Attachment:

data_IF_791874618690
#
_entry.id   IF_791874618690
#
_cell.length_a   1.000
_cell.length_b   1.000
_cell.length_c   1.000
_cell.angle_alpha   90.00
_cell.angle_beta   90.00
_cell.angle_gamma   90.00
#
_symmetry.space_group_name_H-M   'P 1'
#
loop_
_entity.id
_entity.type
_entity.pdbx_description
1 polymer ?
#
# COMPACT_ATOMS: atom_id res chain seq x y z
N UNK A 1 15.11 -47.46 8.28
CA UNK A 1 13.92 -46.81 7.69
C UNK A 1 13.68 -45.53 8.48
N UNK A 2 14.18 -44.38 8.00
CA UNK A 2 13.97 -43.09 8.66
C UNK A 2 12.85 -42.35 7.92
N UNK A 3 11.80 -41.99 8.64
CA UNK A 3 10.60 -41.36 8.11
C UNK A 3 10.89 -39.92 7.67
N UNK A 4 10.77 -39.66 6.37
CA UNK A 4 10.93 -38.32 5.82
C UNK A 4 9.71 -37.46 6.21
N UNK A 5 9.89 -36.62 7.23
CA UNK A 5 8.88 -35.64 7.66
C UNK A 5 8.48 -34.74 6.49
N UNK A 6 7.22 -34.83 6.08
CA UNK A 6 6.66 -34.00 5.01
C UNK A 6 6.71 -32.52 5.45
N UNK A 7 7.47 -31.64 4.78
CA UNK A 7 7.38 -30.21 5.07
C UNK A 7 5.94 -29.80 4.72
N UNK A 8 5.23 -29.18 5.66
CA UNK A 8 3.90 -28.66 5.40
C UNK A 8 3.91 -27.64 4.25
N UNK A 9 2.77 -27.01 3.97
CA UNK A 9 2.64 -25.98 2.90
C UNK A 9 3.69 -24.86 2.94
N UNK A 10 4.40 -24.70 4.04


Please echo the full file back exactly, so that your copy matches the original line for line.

data_IF_791874618690
#
_entry.id   IF_791874618690
#
_cell.length_a   1.000
_cell.length_b   1.000
_cell.length_c   1.000
_cell.angle_alpha   90.00
_cell.angle_beta   90.00
_cell.angle_gamma   90.00
#
_symmetry.space_group_name_H-M   'P 1'
#
loop_
_entity.id
_entity.type
_entity.pdbx_description
1 polymer ?
#
# COMPACT_ATOMS: atom_id res chain seq x y z
N UNK A 1 15.11 -47.46 8.28
CA UNK A 1 13.92 -46.81 7.69
C UNK A 1 13.68 -45.53 8.48
N UNK A 2 14.18 -44.38 8.00
CA UNK A 2 13.97 -43.09 8.66
C UNK A 2 12.85 -42.35 7.92
N UNK A 3 11.80 -41.99 8.64
CA UNK A 3 10.60 -41.36 8.11
C UNK A 3 10.89 -39.92 7.67
N UNK A 4 10.77 -39.66 6.37
CA UNK A 4 10.93 -38.32 5.82
C UNK A 4 9.71 -37.46 6.21
N UNK A 5 9.89 -36.62 7.23
CA UNK A 5 8.88 -35.64 7.66
C UNK A 5 8.48 -34.74 6.49
N UNK A 6 7.22 -34.83 6.08
CA UNK A 6 6.66 -34.00 5.01
C UNK A 6 6.71 -32.52 5.45
N UNK A 7 7.47 -31.64 4.78
CA UNK A 7 7.38 -30.21 5.07
C UNK A 7 5.94 -29.80 4.72
N UNK A 8 5.23 -29.18 5.66
CA UNK A 8 3.90 -28.66 5.40
C UNK A 8 3.91 -27.64 4.25
N UNK A 9 2.77 -27.01 3.97
CA UNK A 9 2.64 -25.98 2.90
C UNK A 9 3.69 -24.86 2.94
N UNK A 10 4.40 -24.70 4.04